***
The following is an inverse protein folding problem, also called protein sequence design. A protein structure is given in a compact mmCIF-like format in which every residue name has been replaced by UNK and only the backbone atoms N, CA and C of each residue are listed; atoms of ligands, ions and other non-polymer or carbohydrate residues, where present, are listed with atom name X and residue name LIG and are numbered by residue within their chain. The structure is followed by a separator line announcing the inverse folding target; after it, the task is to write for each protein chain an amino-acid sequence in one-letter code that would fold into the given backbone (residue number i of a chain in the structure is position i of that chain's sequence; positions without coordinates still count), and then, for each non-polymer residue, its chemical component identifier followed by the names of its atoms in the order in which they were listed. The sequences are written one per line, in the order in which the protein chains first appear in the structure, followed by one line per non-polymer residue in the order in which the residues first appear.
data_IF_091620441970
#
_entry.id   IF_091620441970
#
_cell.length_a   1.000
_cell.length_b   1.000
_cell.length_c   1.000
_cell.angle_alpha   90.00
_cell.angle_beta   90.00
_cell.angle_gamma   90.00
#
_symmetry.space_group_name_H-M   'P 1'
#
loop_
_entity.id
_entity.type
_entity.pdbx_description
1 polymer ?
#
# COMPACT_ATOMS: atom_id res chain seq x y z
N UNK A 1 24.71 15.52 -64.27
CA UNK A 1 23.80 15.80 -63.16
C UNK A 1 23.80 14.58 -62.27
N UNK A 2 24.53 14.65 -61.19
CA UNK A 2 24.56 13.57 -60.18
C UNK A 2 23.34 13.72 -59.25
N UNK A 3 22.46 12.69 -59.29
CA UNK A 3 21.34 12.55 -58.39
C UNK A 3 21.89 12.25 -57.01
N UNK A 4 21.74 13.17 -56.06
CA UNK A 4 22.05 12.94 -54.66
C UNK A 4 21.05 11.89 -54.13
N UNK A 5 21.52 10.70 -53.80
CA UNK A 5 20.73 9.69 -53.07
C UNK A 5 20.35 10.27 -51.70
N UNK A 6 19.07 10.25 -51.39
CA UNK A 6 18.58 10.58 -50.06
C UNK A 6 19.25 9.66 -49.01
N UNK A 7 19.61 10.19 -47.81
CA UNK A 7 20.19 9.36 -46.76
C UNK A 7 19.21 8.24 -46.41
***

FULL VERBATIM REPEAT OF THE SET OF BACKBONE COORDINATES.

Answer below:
The following is an inverse protein folding problem, also called protein sequence design. A protein structure is given in a compact mmCIF-like format in which every residue name has been replaced by UNK and only the backbone atoms N, CA and C of each residue are listed; atoms of ligands, ions and other non-polymer or carbohydrate residues, where present, are listed with atom name X and residue name LIG and are numbered by residue within their chain. The structure is followed by a separator line announcing the inverse folding target; after it, the task is to write for each protein chain an amino-acid sequence in one-letter code that would fold into the given backbone (residue number i of a chain in the structure is position i of that chain's sequence; positions without coordinates still count), and then, for each non-polymer residue, its chemical component identifier followed by the names of its atoms in the order in which they were listed. The sequences are written one per line, in the order in which the protein chains first appear in the structure, followed by one line per non-polymer residue in the order in which the residues first appear.
data_IF_091620441970
#
_entry.id   IF_091620441970
#
_cell.length_a   1.000
_cell.length_b   1.000
_cell.length_c   1.000
_cell.angle_alpha   90.00
_cell.angle_beta   90.00
_cell.angle_gamma   90.00
#
_symmetry.space_group_name_H-M   'P 1'
#
loop_
_entity.id
_entity.type
_entity.pdbx_description
1 polymer ?
#
# COMPACT_ATOMS: atom_id res chain seq x y z
N UNK A 1 24.71 15.52 -64.27
CA UNK A 1 23.80 15.80 -63.16
C UNK A 1 23.80 14.58 -62.27
N UNK A 2 24.53 14.65 -61.19
CA UNK A 2 24.56 13.57 -60.18
C UNK A 2 23.34 13.72 -59.25
N UNK A 3 22.46 12.69 -59.29
CA UNK A 3 21.34 12.55 -58.39
C UNK A 3 21.89 12.25 -57.01
N UNK A 4 21.74 13.17 -56.06
CA UNK A 4 22.05 12.94 -54.66
C UNK A 4 21.05 11.89 -54.13
N UNK A 5 21.52 10.70 -53.80
CA UNK A 5 20.73 9.69 -53.07
C UNK A 5 20.35 10.27 -51.70
N UNK A 6 19.07 10.25 -51.39
CA UNK A 6 18.58 10.58 -50.06
C UNK A 6 19.25 9.66 -49.01
N UNK A 7 19.61 10.19 -47.81
CA UNK A 7 20.19 9.36 -46.76
C UNK A 7 19.21 8.24 -46.41